>publication.  I think its title was "Ellenpontok" (Counterpoints). The
>contributors to this publications were gradually ferreted out by the
>Securitate by the late '80s.

I remember receiving copies of Ellenpontok, but on this side. I copied
and distributed. One of its replacements was Erdelyi Magyar Hirugnokseg,
which had detailed several occasions when thousands of Magyars were
"drafted" to work as forced labour at Cernavoda. It was claimed that
there was a demographic motive in this -- the removal of Magyars from
Transylvania to Cernavoda where the process of assimilation could more
easily be accomplished. Among those "drafted" were some community leaders
so as to break up any social cohesion. The Securitate were good at this
in all regards -- they managed to accomplish the transcendence and
prevalence of mistrust among all people in Transylvania. By the way, I
also was involved in the smuggling out of Hungary of Hungarian samizdat,
Beszelo, and a small Jewish publication of which I have forgotten the

Here is an interesting article that was published in Release 19/1988
Bucharest, March 24/88 by Erdelyi Magyar Hirugnokseg, entitled; BUCHAREST

"Constantin Vaeni, the well-known Bucharest director, is making a film
about the life of Nicolae Iorga. Under the auspices of the so-called
Council of Socialist Culture and education, which acts as censor, state
authorities made every effort to block the use of the screenplay.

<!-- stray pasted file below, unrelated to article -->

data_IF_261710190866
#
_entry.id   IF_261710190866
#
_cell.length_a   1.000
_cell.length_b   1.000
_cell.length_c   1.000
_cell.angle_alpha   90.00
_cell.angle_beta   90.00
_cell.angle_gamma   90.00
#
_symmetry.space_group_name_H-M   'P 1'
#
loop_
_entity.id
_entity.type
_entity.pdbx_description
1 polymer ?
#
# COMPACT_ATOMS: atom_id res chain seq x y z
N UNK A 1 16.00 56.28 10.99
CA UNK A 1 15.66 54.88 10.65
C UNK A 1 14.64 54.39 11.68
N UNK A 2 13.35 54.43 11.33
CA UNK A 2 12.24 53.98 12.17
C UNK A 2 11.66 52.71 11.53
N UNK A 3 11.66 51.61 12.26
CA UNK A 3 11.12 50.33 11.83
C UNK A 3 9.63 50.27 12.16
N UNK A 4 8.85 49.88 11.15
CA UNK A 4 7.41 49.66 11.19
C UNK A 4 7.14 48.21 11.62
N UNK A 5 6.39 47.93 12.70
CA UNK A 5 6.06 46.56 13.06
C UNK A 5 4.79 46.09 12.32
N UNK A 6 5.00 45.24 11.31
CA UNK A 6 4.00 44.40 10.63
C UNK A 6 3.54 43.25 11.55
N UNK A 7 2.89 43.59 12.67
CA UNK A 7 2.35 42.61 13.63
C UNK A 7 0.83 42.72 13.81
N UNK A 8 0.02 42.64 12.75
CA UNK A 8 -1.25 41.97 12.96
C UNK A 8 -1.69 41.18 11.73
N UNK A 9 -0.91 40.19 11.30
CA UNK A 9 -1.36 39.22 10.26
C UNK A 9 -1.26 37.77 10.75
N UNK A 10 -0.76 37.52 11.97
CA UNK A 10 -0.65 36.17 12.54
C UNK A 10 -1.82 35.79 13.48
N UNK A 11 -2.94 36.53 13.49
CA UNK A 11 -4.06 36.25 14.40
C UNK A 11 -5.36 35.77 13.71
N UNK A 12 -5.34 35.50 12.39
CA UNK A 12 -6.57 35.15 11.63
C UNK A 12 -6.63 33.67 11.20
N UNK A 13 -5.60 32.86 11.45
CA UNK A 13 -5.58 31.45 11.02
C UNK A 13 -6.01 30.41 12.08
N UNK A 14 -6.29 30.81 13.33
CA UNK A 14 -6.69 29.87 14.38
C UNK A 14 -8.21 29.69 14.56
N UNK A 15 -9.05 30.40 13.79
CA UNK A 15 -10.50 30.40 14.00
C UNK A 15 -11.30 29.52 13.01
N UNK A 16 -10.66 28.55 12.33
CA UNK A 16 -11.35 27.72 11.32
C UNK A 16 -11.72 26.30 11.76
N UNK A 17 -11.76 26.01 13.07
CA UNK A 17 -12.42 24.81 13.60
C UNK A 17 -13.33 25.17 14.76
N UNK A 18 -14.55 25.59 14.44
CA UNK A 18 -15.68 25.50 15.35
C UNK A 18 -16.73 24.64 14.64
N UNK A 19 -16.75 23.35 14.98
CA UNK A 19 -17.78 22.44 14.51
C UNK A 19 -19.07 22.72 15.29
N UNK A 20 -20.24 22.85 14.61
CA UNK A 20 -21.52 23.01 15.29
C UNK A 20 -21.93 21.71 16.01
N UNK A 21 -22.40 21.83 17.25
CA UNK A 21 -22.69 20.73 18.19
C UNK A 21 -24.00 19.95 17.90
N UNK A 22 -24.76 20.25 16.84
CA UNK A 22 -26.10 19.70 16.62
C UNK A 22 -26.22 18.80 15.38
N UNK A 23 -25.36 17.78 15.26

Historian Ion Ardeleanu, one of the formulators of the contemporary
Romanian approach to history, personally intervened to change the script,
even as the film was in production. He announced: "When it comes to this
topic, no reference can be made to the iron Guard. And as for Romanian
fascism, in the future we shall forbid any publication concerning that
subject." Consequently, a member of the Romanian state security organ was
present throughout the film's production.

"Iorga is considered one of the founders of modern Romanian
historiography and a major representative of inter-war Romania's
politics, including anti-Hungarian attitudes and irredentism toward
Hungary. He was murdered during Romania's 1941 fascist uprising by Iron
Guard detachments. According to Ceausescu's historian, Ion Ardeleanu,
this fact cannot appear in Vaeni's forthcoming film, which attributes the
murder to common criminals. Likewise the name of Iron Guard leader Horea
Sima cannot be mentioned; instead, the script uses the fictional name
Horatiu Savu.

"Observers connect this new "re-evaluation" of Romania's past with
Bucharest's desire to obliterate the specifically fascist episodes in
Romanian history, even as Romania daily characterizes Hungary's entire
history, and even her present-day policies, as fascist.

"It may be noted that Horea Sima, who now lives in exile in the Portugese
capital, maintains lively contact with his native country to this day.
Ceausescu's diplomats meet with him four times a year, and he was the
guest of the Romanian capital several times during the 1970's


Interestingly, the last time I was in Budapest (1991) I managed to get
inside the room of forbidden literature kept at the National Library in
Buda Castle. It is on the top floor (attic) of the southwest wing. The
floor below is generally off-limits to anyone except staff, and on that
floor is totally unremarkable door which opens into a snall stairway